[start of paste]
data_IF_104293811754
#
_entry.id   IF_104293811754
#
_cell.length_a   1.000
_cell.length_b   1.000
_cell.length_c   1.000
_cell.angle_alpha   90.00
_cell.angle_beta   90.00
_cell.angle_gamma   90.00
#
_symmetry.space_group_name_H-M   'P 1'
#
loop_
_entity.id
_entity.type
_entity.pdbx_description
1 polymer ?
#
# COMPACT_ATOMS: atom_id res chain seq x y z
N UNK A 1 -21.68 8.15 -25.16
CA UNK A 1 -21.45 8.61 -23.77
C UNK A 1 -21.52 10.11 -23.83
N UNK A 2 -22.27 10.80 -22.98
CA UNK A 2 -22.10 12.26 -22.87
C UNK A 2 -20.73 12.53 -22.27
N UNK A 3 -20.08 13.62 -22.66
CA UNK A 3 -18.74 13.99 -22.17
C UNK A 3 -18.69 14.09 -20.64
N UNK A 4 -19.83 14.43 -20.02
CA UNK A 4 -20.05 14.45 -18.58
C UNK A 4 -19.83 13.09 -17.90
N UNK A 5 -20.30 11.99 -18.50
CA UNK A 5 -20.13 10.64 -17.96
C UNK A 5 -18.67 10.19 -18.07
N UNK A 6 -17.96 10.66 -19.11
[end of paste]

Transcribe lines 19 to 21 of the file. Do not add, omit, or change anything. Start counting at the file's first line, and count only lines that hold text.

#
# COMPACT_ATOMS: atom_id res chain seq x y z
N UNK A 1 -21.68 8.15 -25.16